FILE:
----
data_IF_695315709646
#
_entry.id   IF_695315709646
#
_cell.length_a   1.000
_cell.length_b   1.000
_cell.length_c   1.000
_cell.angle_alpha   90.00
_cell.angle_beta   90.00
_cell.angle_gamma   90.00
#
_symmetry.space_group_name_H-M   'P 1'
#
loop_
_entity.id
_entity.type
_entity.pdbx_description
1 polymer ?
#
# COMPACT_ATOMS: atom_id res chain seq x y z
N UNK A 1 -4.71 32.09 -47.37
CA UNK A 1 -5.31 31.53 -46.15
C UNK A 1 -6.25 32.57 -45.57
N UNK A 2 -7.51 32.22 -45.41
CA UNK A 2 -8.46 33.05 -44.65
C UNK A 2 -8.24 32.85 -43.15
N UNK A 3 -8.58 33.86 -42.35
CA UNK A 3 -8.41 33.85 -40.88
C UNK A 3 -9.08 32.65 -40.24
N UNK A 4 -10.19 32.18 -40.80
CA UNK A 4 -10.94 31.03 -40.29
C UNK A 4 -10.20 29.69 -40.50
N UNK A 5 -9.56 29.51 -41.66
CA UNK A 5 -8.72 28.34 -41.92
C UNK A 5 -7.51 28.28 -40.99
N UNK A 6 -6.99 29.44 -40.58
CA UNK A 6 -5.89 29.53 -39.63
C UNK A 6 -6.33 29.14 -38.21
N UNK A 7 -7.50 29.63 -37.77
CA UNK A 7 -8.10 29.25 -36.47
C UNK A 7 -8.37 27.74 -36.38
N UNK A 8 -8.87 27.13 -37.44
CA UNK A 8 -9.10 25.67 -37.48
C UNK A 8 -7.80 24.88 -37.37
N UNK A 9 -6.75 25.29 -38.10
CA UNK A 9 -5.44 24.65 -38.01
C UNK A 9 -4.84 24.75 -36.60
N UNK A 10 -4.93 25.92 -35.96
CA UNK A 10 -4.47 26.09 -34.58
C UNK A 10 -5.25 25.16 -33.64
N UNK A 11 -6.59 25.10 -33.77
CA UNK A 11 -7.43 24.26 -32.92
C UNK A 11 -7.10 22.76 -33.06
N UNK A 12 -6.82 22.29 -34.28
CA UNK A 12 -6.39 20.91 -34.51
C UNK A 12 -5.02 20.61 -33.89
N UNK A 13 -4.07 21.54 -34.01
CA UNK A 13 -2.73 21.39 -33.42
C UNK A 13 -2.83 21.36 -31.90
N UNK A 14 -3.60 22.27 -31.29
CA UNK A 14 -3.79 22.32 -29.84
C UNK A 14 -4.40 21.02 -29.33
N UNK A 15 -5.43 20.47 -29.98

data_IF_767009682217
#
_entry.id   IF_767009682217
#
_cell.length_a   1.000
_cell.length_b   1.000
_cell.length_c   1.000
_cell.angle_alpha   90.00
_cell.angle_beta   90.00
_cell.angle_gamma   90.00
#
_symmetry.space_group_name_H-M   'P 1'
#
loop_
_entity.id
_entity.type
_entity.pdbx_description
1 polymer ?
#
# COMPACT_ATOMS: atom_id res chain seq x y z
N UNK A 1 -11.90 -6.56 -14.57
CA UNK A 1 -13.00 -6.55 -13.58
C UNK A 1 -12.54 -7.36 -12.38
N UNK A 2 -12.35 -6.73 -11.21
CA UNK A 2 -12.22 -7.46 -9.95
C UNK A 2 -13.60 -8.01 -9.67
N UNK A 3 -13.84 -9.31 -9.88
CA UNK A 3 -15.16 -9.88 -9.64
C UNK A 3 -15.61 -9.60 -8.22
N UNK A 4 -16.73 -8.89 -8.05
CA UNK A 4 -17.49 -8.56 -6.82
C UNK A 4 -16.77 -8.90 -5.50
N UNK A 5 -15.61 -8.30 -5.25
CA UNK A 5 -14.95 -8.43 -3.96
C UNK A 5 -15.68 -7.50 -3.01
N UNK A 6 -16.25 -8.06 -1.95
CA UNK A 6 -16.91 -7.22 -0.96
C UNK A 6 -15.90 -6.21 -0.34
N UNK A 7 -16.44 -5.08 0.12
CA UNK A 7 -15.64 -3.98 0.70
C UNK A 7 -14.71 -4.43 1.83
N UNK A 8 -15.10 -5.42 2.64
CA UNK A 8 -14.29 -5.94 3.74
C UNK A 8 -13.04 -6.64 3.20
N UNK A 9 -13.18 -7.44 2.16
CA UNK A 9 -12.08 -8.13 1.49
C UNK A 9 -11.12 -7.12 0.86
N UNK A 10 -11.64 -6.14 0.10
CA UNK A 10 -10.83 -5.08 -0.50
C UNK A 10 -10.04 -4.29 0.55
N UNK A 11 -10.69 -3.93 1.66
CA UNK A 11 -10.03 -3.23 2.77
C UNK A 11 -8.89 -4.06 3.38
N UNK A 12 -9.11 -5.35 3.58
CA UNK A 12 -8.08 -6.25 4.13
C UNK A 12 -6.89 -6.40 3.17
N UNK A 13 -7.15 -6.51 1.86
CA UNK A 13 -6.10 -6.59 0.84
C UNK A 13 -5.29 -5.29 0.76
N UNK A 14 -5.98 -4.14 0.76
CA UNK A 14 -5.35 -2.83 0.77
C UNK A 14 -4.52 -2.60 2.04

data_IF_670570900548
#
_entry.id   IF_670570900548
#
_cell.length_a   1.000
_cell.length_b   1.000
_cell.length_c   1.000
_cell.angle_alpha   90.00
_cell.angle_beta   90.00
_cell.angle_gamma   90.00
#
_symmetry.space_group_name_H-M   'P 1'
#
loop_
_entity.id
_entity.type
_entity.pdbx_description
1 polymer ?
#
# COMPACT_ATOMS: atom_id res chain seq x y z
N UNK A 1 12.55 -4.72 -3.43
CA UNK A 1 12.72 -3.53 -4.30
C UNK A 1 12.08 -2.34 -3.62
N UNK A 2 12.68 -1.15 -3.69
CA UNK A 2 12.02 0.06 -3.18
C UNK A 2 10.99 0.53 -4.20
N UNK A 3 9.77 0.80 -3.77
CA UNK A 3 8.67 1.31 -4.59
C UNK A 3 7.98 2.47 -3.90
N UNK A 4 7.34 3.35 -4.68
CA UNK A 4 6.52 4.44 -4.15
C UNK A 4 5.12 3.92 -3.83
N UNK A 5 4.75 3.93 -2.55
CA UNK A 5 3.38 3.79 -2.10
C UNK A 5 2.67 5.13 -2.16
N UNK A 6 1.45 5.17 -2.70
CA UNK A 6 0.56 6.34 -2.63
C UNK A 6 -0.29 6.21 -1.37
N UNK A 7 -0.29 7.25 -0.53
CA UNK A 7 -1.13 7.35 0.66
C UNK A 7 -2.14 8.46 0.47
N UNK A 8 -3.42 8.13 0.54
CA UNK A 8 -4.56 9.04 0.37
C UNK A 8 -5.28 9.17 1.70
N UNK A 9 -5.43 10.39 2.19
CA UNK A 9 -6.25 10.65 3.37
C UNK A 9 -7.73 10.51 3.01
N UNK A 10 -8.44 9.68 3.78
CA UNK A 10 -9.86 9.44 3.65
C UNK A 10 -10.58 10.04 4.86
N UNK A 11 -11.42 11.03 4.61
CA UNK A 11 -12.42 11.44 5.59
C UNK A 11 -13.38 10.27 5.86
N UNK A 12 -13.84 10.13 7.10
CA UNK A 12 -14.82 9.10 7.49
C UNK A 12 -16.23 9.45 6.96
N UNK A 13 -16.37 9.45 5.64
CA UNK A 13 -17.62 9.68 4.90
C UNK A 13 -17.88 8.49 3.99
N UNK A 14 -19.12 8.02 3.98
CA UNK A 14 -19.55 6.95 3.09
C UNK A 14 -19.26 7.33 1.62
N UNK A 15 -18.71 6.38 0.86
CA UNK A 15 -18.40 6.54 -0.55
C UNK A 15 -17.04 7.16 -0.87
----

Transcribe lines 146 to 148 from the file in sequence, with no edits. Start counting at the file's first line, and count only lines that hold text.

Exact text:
N UNK A 1 12.55 -4.72 -3.43
CA UNK A 1 12.72 -3.53 -4.30
C UNK A 1 12.08 -2.34 -3.62